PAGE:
Signs of great and sustainable regatta
The Mahurangi Regatta is the wondrous, joyous outcome of many, occasionally disparate, plans and agendas of volunteer, council, and commercial entities, of which the most prominent, after this year’s event, will probably be Boating New Zealand; the regatta is slated to be the focus of its next issue.
The publicity is welcomed, but not because the Mahurangi Regatta needs to be bigger. Part-and-parcel of organising the event, in the first decades of its revival by Mahurangi Actionfounded in 1974 as Friends of the Mahurangi, in 1977, was pestering retailers to allow regatta posters to be plastered to the inside of their windows. Costly advertising in the mainstream media—the only form then in existence—was considered unavoidable. Additionally, because few people knew Sullivans Bay, much less how to get to it, signs needed to be erected at the intersection of State Highway 1 and what was then signposted Pukapuka Road.
It is inevitable that more and more people will attend the Mahurangi Regatta, regardless of it not being broadly advertised. Historically it was an event beloved by Auckland’s yachtmen, as it was rendered by Rodney Times in its inaugural, 1901, edition. Last year the commodores of nine of the region’s yacht and boating club, or their deputies, were hosted for lunch by the Royal New Zealand Yacht Squadron to discuss, with principal sponsor Teak Construction how the event can be made ‘better not bigger’—with the intrinsic understanding that improving the event will inevitably lead to, organic, growth. And while many regatta-goers would challenge the premise that the Mahurangi event needed improving, those involved in its organisation were painfully aware that, behind the scenes, there was much that was unsustainable—too few volunteers individually doing too much, for example.
Although there has been sporadic sponsorship, that of Teak Construction, for a three-by-three-by-three-year undertaking, has, for the first time since the event’s revival, and, critically, since the revival, also by Mahurangi Action, of the prize giving and dance in 2004, replaced the wing-and-a-prayer basis with one that allows the event’s unsustainability to be addressed. An example is the Scotts Landing shuttlebus. Because of the congestion resulting from too many vehicles attempting to access an area with nominally parking for fewer than 20, the free regatta shuttlebus has transformed the experience for visitors and property holders alike. Last year the principal driver was Rob Arnett, volunteering out of the goodness of his heart. He was also the in-period-costume driver at the Mahurangi Regatta Ball grand finale of Warkworth’s 150th celebrations. This year, Rob is in his 1962 mark-19 Seddon Nimoni, and a literal thousand miles away, and although the 12-seater shuttlebus has been booked for a year, there is still nobody to begin driving it, at midday on Saturday.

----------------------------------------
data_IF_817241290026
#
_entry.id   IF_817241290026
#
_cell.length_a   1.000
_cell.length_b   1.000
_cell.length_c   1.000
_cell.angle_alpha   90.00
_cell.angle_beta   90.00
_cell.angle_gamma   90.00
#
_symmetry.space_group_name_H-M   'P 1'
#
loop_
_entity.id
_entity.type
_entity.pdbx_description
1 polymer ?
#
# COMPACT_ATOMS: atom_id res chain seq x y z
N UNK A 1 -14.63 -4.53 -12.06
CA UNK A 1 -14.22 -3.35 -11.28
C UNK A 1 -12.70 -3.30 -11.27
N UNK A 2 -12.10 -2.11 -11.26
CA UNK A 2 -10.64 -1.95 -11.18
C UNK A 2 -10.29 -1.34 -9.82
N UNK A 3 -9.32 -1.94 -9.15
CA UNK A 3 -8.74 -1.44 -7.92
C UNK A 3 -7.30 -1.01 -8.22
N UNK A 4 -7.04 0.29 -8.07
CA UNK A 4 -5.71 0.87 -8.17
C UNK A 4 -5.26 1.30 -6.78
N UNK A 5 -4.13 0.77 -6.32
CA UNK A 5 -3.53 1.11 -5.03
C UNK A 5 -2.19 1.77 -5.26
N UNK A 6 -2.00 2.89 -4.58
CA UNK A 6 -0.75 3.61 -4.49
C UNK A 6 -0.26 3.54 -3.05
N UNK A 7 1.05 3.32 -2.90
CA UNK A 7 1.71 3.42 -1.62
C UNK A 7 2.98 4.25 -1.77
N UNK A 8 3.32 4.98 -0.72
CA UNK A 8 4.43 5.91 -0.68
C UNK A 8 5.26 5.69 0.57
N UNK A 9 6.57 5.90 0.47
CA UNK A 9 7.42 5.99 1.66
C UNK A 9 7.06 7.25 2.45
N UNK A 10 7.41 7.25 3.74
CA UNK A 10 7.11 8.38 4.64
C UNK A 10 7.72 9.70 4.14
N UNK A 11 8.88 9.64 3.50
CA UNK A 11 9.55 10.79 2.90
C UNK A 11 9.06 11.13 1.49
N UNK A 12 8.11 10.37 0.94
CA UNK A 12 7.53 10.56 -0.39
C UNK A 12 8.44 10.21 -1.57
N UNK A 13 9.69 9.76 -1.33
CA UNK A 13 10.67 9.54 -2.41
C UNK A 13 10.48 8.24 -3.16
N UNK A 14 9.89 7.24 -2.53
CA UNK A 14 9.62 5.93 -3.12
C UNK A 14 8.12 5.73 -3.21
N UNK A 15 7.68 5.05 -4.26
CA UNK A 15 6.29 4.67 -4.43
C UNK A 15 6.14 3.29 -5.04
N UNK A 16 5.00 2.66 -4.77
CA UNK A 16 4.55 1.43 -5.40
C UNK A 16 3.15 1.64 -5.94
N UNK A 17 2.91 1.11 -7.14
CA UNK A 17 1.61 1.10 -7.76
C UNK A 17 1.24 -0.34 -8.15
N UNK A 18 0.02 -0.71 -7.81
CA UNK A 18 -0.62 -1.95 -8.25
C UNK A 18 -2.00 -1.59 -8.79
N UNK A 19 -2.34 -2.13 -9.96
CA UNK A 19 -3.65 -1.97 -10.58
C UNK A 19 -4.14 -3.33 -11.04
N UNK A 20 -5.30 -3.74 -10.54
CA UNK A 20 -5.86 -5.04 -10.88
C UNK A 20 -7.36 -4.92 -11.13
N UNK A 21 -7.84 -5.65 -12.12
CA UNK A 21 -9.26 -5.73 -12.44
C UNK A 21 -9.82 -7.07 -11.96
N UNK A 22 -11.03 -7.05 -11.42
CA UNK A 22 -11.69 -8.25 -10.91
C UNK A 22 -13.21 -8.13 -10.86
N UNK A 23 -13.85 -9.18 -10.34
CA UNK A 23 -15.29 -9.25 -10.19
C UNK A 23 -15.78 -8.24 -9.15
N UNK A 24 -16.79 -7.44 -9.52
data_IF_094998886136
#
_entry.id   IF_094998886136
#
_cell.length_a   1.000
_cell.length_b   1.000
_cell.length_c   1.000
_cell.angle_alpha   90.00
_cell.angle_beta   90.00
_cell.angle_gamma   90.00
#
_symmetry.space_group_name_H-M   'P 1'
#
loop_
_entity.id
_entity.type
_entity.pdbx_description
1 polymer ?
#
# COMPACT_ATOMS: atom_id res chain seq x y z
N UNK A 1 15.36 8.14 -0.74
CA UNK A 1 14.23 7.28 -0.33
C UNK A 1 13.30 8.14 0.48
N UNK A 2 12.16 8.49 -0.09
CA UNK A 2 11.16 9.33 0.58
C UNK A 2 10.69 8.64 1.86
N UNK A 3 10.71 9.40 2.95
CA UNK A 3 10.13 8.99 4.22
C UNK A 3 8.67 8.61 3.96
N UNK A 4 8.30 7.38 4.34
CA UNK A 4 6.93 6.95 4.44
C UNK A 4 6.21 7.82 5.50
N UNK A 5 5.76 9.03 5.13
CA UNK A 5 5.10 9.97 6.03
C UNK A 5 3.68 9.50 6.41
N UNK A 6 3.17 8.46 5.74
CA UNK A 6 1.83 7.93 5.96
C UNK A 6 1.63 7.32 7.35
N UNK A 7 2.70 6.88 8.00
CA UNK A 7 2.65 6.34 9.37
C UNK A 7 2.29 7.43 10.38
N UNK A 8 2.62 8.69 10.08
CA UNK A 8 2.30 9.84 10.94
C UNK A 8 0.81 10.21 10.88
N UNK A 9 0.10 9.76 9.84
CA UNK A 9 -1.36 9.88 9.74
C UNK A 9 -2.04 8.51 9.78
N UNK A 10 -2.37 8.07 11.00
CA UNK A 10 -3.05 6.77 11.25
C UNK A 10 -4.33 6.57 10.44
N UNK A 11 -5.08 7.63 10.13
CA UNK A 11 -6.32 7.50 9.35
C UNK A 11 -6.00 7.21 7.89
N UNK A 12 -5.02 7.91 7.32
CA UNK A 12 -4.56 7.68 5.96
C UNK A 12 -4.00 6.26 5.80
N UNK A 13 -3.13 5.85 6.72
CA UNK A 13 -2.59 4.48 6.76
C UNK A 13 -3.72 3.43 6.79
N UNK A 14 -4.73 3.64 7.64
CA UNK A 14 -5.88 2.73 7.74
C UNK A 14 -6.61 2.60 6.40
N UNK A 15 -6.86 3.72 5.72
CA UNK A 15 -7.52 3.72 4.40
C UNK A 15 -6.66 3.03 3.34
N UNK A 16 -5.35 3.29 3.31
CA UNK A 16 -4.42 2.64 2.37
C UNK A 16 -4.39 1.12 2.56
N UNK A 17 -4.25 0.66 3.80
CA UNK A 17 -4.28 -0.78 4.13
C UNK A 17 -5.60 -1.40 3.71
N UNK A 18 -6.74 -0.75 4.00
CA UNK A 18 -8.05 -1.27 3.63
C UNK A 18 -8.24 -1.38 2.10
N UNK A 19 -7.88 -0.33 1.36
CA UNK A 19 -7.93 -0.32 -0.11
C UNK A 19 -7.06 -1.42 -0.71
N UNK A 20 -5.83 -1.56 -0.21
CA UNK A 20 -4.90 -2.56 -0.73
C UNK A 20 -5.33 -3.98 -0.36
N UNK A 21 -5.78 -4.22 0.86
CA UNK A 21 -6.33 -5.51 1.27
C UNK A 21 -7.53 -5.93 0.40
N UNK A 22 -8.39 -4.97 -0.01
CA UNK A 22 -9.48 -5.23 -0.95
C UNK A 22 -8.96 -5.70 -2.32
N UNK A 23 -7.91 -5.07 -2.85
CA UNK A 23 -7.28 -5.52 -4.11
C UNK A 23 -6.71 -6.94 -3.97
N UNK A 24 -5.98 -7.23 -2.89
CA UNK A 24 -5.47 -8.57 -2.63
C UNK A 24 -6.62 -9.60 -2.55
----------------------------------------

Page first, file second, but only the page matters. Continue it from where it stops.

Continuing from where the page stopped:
At last year’s prize-giving dance, seen contentedly sitting-out a set, West City Jazz Orchestraplaying for the Mahurangi Regatta as the Prohibition Big Band, 2004–2016 conductor Trevor Thwaites was asked:
I am about to turn 70, what’s your excuse!
Which invoked the response:
I’ve just turned 75!
Trevor’s seamless succession plan involved regular trumpeter Richard Breed taking over as conductor of the orchestra, and, aside from assuring that a beautiful relationship continues—it is Richard’s, and the balance of the orchestra’s, favourite gig—it nicely illustrates how this regionally significant event, to continue to receive significant funding support, for example, from Auckland Council, can evolve by continuing to draw in younger people. Mahurangi Action’s current president turned 21, as president, on the day she pitched her vision of the future of the event to the Royal New Zealand Yacht Squadron’s general manager, a couple of years ago.
With Teak Construction’s cash, muscle and management expertise, the load is now considerably lighter on Mahurangi Action’s secretary, and his succession plan looking much more promising. If readers can help directly or indirectly to fill a few remaining gaps in the ranks of this year’s volunteers, now would be a fine time to make contact.
Whether as part of Mahurangi Action, the whimsical race organiser—the Mahurangi Cruising Club, and its ebullient Commodore Borislav Penchev, or one of the many participating organisations such as the Classic Yacht Association, Mahurangi Regatta volunteers, invariably, have the most fun.
590 Mahurangi West Road
RD 3 Warkworth 0983
+64 27 462 4872
Mahurangi Regatta supporters and collaborators
Browns Bay Boating Club
Bucklands Beach Yacht Club
Citywide ElectricalClassic Yacht Association
Corporate AV Services
Devonport Yacht Club
Gulf Harbour Yacht Club
Mahurangi Action—principal organiser, revived regatta in 1977
Mahurangi Cruising Club—host club and sailing organiser
Mahurangi East Residents and Ratepayers Association—co-host of prize giving and dance
Mahurangi Oyster Farmers Association
Milford Cruising Club
Nautica Shipping & Logistics
New World Warkworth
Panmure Yacht and Boating Club
Pine Harbour Cruising Club
Richmond Yacht Club
Royal New Zealand Yacht Squadron
Sandspit Yacht Club
Teak Construction—principal regatta sponsor
Weiti Boating Club